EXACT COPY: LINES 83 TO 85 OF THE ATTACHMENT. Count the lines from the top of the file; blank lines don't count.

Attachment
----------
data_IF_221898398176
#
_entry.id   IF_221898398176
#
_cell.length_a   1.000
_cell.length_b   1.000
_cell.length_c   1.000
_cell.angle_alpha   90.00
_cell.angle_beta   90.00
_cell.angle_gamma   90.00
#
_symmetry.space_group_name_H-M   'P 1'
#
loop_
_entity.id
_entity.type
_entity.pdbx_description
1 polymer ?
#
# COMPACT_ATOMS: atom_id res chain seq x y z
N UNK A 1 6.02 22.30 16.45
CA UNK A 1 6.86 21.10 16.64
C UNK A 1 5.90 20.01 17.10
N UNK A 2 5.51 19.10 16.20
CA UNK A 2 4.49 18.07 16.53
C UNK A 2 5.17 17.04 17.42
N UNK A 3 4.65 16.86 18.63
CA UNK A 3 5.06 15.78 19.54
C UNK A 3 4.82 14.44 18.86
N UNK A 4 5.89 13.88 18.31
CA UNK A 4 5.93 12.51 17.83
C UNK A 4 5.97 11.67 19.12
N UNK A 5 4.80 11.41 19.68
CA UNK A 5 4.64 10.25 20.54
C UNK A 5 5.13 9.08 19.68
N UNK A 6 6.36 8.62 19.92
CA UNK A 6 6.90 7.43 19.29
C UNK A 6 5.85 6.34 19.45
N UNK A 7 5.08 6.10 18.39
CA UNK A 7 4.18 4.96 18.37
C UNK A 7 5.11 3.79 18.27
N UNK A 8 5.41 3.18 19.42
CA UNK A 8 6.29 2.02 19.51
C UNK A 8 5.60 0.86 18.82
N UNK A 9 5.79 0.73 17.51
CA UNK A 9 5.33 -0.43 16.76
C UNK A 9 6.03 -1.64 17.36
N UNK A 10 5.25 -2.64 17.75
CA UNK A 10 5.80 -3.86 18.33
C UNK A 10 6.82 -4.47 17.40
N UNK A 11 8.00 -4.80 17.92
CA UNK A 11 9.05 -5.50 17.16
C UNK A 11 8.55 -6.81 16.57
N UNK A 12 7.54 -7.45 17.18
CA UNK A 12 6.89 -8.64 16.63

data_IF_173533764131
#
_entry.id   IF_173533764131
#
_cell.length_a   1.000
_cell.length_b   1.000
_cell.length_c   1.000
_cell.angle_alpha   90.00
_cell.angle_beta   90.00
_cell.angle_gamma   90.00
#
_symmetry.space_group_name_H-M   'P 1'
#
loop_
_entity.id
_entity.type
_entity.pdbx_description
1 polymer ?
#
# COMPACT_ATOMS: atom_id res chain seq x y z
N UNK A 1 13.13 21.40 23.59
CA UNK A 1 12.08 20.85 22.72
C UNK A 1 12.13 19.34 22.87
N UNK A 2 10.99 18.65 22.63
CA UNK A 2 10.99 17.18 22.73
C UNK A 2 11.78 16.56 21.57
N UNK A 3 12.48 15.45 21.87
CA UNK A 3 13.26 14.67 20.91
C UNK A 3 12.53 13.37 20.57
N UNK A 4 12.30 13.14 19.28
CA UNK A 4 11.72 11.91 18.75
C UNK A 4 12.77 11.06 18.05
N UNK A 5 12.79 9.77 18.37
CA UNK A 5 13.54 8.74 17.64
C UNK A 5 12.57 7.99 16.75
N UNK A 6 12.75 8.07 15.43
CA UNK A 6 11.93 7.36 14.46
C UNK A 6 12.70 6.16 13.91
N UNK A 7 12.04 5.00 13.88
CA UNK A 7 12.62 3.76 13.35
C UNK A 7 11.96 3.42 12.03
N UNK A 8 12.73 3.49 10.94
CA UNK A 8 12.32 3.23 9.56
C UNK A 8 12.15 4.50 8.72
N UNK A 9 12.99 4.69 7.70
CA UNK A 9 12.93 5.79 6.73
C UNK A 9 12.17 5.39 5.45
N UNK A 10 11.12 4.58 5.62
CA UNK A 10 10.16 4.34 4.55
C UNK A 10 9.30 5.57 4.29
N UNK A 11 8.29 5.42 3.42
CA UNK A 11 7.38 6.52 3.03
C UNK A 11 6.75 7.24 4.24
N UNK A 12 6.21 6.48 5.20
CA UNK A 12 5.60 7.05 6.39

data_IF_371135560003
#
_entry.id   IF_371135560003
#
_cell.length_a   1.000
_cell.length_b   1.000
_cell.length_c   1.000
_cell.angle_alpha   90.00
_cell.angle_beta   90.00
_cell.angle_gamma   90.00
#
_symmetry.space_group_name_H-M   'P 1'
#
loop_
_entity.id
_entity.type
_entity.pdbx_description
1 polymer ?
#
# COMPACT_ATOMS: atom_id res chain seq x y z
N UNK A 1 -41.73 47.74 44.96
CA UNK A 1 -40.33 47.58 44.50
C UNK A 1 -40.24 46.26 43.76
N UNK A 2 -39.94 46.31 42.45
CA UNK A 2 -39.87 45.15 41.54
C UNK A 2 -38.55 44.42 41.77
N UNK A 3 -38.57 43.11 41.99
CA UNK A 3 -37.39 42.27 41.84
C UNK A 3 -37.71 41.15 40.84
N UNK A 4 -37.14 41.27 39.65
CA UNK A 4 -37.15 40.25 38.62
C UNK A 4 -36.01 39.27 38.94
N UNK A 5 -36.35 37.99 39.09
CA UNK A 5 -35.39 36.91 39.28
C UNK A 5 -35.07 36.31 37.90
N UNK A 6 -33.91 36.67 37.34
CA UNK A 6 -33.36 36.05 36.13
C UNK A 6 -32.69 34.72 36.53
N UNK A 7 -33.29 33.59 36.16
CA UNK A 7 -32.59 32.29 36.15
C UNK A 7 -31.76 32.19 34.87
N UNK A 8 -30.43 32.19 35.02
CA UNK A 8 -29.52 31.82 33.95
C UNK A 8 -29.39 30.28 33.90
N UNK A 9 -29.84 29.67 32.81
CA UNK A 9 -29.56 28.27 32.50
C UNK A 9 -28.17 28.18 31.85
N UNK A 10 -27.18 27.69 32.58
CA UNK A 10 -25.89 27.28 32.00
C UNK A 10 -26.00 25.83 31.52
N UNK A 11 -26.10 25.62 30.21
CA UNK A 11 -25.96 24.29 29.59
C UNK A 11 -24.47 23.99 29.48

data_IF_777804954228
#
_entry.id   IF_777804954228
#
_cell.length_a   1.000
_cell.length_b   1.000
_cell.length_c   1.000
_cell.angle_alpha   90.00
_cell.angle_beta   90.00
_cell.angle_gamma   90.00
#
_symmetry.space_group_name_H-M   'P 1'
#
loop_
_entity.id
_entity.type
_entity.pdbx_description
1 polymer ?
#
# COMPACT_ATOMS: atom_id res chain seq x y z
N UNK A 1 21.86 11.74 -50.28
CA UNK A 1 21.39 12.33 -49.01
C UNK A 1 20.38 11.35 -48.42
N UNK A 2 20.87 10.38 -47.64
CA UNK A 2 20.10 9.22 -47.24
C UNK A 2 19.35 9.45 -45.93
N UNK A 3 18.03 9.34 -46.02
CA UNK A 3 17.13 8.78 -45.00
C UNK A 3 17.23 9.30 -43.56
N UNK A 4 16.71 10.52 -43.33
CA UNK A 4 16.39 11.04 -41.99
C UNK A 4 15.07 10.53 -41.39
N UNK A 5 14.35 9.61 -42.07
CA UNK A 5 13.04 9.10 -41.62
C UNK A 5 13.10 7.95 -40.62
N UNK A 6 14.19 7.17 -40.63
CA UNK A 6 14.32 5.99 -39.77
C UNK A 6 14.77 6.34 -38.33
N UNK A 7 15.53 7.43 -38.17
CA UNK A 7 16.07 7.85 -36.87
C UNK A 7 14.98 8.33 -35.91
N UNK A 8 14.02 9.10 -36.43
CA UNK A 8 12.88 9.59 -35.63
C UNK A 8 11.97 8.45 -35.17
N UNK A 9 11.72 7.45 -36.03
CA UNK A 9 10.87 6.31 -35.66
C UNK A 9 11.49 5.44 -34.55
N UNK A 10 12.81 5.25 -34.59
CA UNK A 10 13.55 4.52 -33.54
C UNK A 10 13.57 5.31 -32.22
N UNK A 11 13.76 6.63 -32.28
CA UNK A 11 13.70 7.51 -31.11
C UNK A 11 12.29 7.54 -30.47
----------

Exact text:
CA UNK A 3 13.26 14.67 20.91
C UNK A 3 12.53 13.37 20.57
N UNK A 4 12.30 13.14 19.28